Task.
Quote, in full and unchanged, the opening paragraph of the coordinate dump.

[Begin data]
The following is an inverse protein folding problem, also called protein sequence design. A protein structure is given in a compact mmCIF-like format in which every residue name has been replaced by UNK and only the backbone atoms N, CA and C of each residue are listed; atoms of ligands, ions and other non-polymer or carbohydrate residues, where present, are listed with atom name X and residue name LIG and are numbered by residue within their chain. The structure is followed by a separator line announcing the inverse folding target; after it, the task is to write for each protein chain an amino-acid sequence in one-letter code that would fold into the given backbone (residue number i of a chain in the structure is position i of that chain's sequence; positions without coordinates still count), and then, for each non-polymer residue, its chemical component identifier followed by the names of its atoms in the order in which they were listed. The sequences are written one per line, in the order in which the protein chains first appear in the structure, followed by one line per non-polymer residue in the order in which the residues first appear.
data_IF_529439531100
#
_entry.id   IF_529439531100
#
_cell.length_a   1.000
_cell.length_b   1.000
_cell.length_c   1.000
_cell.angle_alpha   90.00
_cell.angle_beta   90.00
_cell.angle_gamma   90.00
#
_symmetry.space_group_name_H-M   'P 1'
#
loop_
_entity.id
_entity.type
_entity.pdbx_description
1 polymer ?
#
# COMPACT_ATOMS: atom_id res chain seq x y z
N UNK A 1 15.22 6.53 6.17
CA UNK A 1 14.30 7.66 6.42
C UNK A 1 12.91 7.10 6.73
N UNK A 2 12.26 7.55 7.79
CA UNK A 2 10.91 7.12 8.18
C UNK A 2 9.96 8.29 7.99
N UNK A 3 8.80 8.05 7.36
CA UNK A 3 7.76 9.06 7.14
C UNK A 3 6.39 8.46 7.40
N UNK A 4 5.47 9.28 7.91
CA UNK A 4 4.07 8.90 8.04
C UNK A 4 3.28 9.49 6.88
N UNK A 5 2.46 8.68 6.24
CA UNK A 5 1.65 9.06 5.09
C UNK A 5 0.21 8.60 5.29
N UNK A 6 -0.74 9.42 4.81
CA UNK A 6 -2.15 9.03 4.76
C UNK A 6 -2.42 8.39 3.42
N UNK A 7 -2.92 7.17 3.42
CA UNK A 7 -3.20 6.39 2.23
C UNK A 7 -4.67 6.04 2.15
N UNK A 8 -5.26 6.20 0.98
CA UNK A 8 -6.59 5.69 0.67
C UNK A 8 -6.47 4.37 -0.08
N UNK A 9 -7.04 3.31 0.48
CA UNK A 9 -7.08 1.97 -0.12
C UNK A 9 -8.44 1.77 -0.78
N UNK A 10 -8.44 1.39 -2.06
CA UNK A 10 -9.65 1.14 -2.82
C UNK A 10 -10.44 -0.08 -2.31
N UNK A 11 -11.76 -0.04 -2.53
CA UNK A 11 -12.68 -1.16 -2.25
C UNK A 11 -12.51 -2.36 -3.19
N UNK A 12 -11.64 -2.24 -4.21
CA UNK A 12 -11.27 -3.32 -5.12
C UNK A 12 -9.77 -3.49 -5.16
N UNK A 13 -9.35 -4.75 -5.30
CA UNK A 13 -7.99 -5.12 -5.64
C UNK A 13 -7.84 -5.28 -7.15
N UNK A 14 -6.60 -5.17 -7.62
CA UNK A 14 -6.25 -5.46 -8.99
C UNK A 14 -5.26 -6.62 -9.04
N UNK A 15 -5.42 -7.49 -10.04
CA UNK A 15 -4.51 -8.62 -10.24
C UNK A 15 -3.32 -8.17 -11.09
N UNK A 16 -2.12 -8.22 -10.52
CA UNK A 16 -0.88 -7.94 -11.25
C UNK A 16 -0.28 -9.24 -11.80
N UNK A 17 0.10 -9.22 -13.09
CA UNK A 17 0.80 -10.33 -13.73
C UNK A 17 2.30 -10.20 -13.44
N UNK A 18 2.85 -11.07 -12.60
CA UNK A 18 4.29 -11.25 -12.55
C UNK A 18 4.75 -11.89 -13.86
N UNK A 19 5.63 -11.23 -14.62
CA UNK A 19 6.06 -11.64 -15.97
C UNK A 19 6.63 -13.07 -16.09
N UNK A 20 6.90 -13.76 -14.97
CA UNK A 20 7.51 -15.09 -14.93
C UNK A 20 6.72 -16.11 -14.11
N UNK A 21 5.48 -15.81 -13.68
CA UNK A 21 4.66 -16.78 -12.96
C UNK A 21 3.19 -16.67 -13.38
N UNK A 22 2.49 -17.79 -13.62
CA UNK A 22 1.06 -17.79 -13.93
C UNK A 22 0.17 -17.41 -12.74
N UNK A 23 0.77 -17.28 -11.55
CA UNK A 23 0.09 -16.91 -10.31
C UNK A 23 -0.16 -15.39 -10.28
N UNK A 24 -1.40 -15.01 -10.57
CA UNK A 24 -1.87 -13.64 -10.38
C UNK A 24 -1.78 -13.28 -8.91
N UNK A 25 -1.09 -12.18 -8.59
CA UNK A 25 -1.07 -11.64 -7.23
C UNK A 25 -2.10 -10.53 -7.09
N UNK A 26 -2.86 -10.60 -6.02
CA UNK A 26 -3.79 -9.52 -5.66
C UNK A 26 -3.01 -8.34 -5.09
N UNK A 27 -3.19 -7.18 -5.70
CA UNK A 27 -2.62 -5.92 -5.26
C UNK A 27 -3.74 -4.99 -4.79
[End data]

The following is an inverse protein folding problem, also called protein sequence design. A protein structure is given in a compact mmCIF-like format in which every residue name has been replaced by UNK and only the backbone atoms N, CA and C of each residue are listed; atoms of ligands, ions and other non-polymer or carbohydrate residues, where present, are listed with atom name X and residue name LIG and are numbered by residue within their chain. The structure is followed by a separator line announcing the inverse folding target; after it, the task is to write for each protein chain an amino-acid sequence in one-letter code that would fold into the given backbone (residue number i of a chain in the structure is position i of that chain's sequence; positions without coordinates still count), and then, for each non-polymer residue, its chemical component identifier followed by the names of its atoms in the order in which they were listed. The sequences are written one per line, in the order in which the protein chains first appear in the structure, followed by one line per non-polymer residue in the order in which the residues first appear.